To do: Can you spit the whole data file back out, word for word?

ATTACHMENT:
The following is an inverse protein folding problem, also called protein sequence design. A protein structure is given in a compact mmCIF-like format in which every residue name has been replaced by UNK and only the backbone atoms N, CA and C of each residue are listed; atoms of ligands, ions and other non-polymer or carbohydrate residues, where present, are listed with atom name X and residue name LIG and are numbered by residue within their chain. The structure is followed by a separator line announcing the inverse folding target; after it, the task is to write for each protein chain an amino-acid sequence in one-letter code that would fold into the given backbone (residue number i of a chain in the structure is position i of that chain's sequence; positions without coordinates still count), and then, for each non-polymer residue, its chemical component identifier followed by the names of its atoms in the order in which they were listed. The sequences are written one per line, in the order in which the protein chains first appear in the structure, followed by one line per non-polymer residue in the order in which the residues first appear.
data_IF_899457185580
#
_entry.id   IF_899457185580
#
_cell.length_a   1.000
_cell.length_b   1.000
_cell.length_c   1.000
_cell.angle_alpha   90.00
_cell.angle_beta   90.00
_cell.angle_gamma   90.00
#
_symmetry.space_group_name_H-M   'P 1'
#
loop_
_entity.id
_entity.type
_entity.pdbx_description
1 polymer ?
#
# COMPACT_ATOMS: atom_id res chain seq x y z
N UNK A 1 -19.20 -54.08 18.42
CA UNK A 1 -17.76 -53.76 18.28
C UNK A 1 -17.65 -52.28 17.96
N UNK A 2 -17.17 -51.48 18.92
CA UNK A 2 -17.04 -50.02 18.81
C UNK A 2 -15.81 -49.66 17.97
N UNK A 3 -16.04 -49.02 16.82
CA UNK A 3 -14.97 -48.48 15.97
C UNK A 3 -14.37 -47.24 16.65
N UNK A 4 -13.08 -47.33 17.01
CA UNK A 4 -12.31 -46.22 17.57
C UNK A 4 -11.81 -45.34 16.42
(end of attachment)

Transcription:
The following is an inverse protein folding problem, also called protein sequence design. A protein structure is given in a compact mmCIF-like format in which every residue name has been replaced by UNK and only the backbone atoms N, CA and C of each residue are listed; atoms of ligands, ions and other non-polymer or carbohydrate residues, where present, are listed with atom name X and residue name LIG and are numbered by residue within their chain. The structure is followed by a separator line announcing the inverse folding target; after it, the task is to write for each protein chain an amino-acid sequence in one-letter code that would fold into the given backbone (residue number i of a chain in the structure is position i of that chain's sequence; positions without coordinates still count), and then, for each non-polymer residue, its chemical component identifier followed by the names of its atoms in the order in which they were listed. The sequences are written one per line, in the order in which the protein chains first appear in the structure, followed by one line per non-polymer residue in the order in which the residues first appear.
data_IF_899457185580
#
_entry.id   IF_899457185580
#
_cell.length_a   1.000
_cell.length_b   1.000
_cell.length_c   1.000
_cell.angle_alpha   90.00
_cell.angle_beta   90.00
_cell.angle_gamma   90.00
#
_symmetry.space_group_name_H-M   'P 1'
#
loop_
_entity.id
_entity.type
_entity.pdbx_description
1 polymer ?
#
# COMPACT_ATOMS: atom_id res chain seq x y z
N UNK A 1 -19.20 -54.08 18.42
CA UNK A 1 -17.76 -53.76 18.28
C UNK A 1 -17.65 -52.28 17.96
N UNK A 2 -17.17 -51.48 18.92
CA UNK A 2 -17.04 -50.02 18.81
C UNK A 2 -15.81 -49.66 17.97
N UNK A 3 -16.04 -49.02 16.82
CA UNK A 3 -14.97 -48.48 15.97
C UNK A 3 -14.37 -47.24 16.65
N UNK A 4 -13.08 -47.33 17.01
CA UNK A 4 -12.31 -46.22 17.57
C UNK A 4 -11.81 -45.34 16.42